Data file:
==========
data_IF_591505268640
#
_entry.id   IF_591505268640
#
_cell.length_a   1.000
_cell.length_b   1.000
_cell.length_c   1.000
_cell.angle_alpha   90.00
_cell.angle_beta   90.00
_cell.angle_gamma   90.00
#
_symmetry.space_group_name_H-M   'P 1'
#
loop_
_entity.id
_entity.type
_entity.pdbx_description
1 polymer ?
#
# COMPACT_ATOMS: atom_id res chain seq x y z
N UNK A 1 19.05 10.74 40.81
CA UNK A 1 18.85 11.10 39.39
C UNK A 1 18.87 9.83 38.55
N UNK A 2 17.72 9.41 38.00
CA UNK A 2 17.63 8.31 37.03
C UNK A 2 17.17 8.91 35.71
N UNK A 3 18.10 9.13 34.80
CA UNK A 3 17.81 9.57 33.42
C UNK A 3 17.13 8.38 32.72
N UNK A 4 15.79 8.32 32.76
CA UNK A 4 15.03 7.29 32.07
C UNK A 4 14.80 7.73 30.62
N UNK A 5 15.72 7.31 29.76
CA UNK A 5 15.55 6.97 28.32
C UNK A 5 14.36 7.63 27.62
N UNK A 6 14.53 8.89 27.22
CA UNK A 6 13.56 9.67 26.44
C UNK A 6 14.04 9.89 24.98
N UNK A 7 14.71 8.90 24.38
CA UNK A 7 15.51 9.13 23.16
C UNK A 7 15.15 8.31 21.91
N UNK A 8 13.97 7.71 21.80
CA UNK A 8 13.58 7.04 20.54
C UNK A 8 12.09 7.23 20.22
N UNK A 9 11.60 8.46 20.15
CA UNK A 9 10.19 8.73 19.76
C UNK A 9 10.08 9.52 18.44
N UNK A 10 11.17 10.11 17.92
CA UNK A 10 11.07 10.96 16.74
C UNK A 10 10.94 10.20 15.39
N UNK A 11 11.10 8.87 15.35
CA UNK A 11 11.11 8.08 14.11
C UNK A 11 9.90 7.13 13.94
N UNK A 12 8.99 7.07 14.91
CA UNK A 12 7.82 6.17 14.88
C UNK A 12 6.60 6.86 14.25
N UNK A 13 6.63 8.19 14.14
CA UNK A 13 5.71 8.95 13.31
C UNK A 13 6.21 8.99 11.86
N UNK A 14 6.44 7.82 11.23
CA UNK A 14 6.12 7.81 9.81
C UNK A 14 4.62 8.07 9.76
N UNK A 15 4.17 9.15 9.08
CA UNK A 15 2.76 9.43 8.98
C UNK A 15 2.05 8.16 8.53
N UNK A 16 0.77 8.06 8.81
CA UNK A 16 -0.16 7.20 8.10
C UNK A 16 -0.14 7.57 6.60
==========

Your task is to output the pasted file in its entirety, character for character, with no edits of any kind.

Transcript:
data_IF_591505268640
#
_entry.id   IF_591505268640
#
_cell.length_a   1.000
_cell.length_b   1.000
_cell.length_c   1.000
_cell.angle_alpha   90.00
_cell.angle_beta   90.00
_cell.angle_gamma   90.00
#
_symmetry.space_group_name_H-M   'P 1'
#
loop_
_entity.id
_entity.type
_entity.pdbx_description
1 polymer ?
#
# COMPACT_ATOMS: atom_id res chain seq x y z
N UNK A 1 19.05 10.74 40.81
CA UNK A 1 18.85 11.10 39.39
C UNK A 1 18.87 9.83 38.55
N UNK A 2 17.72 9.41 38.00
CA UNK A 2 17.63 8.31 37.03
C UNK A 2 17.17 8.91 35.71
N UNK A 3 18.10 9.13 34.80
CA UNK A 3 17.81 9.57 33.42
C UNK A 3 17.13 8.38 32.72
N UNK A 4 15.79 8.32 32.76
CA UNK A 4 15.03 7.29 32.07
C UNK A 4 14.80 7.73 30.62
N UNK A 5 15.72 7.31 29.76
CA UNK A 5 15.55 6.97 28.32
C UNK A 5 14.36 7.63 27.62
N UNK A 6 14.53 8.89 27.22
CA UNK A 6 13.56 9.67 26.44
C UNK A 6 14.04 9.89 24.98
N UNK A 7 14.71 8.90 24.38
CA UNK A 7 15.51 9.13 23.16
C UNK A 7 15.15 8.31 21.91
N UNK A 8 13.97 7.71 21.80
CA UNK A 8 13.58 7.04 20.54
C UNK A 8 12.09 7.23 20.22
N UNK A 9 11.60 8.46 20.15
CA UNK A 9 10.19 8.73 19.76
C UNK A 9 10.08 9.52 18.44
N UNK A 10 11.17 10.11 17.92
CA UNK A 10 11.07 10.96 16.74
C UNK A 10 10.94 10.20 15.39
N UNK A 11 11.10 8.87 15.35
CA UNK A 11 11.11 8.08 14.11
C UNK A 11 9.90 7.13 13.94
N UNK A 12 8.99 7.07 14.91
CA UNK A 12 7.82 6.17 14.88
C UNK A 12 6.60 6.86 14.25
N UNK A 13 6.63 8.19 14.14
CA UNK A 13 5.71 8.95 13.31
C UNK A 13 6.21 8.99 11.86
N UNK A 14 6.44 7.82 11.23
CA UNK A 14 6.12 7.81 9.81
C UNK A 14 4.62 8.07 9.76
N UNK A 15 4.17 9.15 9.08
CA UNK A 15 2.76 9.43 8.98
C UNK A 15 2.05 8.16 8.53
N UNK A 16 0.77 8.06 8.81
CA UNK A 16 -0.16 7.20 8.10
C UNK A 16 -0.14 7.57 6.60